On the heels of Sony's
That's right, EA will bring its blockbuster lineup -- currently online compatible only on the PlayStation 2 -- to Microsoft's online network for the Xbox console, Xbox Live. Though terms were undisclosed, it is thought that EA may be getting some sort of deal -- perhaps a lower royalty payment -- to make the transition. In any case, the long-awaited move is a good one for both Microsoft and EA.
For one thing, EA's sports lineup hits the sweet spot of online gaming.
As I pointed out in February, online compatibility helped skew EA's platform revenue mix. In the most recent quarter, PS 2 titles, which are online compatible, outsold EA's Xbox versions of the same titles by more than 3-to-1. By comparison, Activision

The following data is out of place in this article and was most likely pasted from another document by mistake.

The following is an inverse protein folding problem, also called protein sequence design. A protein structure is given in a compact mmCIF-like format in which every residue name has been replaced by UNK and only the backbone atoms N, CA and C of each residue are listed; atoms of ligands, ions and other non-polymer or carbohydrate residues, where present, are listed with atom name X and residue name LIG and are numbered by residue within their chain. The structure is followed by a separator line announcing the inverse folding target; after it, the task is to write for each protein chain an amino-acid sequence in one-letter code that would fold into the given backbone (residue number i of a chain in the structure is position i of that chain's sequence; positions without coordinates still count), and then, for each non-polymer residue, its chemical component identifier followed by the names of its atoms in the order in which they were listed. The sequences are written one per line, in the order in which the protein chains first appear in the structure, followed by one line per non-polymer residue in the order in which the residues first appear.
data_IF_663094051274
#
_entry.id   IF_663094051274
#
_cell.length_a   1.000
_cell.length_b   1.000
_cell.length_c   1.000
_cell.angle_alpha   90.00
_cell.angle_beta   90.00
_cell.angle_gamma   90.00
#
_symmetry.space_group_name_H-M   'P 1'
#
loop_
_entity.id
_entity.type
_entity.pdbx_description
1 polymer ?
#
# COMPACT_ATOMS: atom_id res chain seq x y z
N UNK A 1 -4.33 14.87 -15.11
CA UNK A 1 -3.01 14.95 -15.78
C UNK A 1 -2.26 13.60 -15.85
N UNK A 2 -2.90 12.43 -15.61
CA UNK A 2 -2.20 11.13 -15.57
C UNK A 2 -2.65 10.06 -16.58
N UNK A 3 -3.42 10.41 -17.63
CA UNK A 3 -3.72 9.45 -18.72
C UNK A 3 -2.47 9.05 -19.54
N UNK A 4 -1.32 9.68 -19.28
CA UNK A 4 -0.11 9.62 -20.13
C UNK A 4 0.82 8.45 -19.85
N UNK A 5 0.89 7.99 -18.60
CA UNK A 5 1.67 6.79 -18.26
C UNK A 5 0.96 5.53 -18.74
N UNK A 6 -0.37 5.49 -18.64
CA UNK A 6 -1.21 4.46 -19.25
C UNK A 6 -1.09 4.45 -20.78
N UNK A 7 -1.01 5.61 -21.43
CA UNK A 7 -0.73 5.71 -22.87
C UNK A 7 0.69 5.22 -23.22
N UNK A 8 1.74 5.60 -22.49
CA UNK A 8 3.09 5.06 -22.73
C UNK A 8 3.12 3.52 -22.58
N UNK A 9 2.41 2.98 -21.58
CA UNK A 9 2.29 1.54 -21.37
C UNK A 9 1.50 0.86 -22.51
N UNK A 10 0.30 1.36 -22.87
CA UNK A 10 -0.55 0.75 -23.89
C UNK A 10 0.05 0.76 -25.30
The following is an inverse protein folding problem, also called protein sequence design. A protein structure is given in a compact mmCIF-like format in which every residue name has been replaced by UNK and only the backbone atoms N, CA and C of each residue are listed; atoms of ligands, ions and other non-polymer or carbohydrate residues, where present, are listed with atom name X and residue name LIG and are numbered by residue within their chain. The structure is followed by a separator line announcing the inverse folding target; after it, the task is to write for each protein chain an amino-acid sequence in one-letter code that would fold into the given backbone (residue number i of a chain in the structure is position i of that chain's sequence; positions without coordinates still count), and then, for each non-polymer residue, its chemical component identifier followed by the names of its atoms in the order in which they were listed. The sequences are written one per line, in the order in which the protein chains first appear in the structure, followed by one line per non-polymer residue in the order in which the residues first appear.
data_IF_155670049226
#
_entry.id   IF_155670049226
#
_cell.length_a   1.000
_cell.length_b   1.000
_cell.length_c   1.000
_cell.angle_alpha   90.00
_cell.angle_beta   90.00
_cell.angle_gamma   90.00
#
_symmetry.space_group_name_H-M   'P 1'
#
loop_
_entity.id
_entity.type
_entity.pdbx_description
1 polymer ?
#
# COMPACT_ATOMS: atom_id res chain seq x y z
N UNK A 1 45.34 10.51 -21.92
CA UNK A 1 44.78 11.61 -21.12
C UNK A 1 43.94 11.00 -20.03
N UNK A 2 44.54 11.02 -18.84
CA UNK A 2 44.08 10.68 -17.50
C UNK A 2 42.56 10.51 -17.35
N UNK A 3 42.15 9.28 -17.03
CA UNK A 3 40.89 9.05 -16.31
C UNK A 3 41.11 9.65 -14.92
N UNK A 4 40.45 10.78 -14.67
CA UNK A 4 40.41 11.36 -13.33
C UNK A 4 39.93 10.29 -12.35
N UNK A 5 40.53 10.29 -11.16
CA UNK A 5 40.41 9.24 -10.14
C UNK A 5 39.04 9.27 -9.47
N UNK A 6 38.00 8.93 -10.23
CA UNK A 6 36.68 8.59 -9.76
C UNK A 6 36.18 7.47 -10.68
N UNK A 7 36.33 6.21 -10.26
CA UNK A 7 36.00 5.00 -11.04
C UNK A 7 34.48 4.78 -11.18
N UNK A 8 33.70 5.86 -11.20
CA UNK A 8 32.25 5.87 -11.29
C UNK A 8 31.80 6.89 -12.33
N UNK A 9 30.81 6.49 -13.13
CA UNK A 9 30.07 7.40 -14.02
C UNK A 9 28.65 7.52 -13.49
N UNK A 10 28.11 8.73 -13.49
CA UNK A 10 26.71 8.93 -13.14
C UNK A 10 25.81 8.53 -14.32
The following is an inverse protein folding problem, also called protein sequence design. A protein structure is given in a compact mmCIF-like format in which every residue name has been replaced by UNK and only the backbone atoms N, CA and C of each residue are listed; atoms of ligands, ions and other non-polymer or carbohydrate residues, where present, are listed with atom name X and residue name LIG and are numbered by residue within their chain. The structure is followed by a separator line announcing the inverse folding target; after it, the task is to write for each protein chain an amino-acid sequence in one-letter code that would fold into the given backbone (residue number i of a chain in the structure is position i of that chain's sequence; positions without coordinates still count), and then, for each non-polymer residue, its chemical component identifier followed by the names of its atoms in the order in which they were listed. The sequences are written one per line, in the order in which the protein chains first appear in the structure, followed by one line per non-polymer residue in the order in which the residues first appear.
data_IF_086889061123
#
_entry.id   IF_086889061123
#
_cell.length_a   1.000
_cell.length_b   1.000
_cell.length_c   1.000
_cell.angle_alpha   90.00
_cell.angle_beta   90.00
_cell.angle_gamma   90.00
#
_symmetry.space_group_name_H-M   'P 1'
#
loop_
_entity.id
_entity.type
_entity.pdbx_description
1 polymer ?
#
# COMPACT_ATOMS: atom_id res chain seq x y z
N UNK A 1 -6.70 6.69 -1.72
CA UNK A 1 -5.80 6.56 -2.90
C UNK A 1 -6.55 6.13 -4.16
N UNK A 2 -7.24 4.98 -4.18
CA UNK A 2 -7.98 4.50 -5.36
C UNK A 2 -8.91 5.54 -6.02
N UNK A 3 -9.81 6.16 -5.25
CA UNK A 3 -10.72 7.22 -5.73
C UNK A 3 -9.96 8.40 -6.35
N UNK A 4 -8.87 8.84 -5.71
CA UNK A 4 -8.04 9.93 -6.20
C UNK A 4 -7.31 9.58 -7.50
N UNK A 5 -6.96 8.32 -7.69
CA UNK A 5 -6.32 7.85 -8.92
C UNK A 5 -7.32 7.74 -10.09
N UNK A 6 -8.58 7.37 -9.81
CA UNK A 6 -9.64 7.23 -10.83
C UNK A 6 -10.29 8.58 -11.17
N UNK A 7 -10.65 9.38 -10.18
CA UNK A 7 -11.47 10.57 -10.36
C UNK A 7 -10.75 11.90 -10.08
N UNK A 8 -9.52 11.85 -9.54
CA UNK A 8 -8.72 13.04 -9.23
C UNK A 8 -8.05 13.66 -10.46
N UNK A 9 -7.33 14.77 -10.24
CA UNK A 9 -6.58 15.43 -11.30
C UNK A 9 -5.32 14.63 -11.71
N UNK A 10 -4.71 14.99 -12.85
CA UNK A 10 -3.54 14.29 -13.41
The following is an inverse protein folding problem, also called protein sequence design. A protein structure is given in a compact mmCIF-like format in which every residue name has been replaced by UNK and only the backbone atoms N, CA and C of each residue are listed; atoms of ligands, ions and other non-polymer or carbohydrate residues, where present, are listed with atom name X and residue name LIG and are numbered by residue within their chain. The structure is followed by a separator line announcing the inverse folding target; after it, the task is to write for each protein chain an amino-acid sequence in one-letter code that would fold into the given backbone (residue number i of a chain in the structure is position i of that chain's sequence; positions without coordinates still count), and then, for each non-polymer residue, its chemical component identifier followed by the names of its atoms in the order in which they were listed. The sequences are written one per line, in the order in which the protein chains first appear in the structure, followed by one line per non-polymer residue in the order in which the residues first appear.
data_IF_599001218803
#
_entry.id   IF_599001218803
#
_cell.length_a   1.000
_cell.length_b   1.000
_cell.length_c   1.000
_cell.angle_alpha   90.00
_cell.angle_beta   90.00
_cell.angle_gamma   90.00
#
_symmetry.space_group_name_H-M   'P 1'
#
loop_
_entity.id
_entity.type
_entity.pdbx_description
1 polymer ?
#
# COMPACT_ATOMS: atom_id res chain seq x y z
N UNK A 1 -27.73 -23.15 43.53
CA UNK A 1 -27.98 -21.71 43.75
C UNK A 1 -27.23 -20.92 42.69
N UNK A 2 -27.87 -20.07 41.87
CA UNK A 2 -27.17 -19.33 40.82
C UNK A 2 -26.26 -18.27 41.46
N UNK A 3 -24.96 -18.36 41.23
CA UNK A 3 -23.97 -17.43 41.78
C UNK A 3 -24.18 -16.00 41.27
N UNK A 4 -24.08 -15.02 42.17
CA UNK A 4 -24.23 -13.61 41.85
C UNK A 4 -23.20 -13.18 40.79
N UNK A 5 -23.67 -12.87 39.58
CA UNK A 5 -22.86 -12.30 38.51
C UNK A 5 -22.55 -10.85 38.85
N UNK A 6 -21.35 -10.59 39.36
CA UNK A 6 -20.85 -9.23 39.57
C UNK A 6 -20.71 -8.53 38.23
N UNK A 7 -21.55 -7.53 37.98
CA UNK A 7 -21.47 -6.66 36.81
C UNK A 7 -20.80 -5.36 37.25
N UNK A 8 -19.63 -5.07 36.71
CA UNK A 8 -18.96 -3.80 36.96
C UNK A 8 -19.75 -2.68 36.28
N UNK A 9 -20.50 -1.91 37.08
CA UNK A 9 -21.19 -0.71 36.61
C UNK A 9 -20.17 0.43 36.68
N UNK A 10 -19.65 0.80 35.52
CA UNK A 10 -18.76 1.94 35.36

I vividly remember the sales guy at Best Buy
On the other side of the field, Microsoft's nearly 1 million-strong Xbox Live service is, in my view, a much stronger and more cohesive platform for online gaming than Sony's.
In the end, EA probably will see a slight sales boost, though the real effect will be a shift in platform revenue mix back towards the Xbox. Bigger picture, this latest move fortifies both EA and Microsoft's positions in a growing online gaming market.
David Gardner was an early fan of Electronic Arts and made it a top pick in Motley Fool Stock Advisor . Find out what he likes now. Give us your take on the Electronic Arts, Microsoft, and Video & PC Games discussion boards.
Fool contributor Jeff Hwang owns shares of Electronic Arts.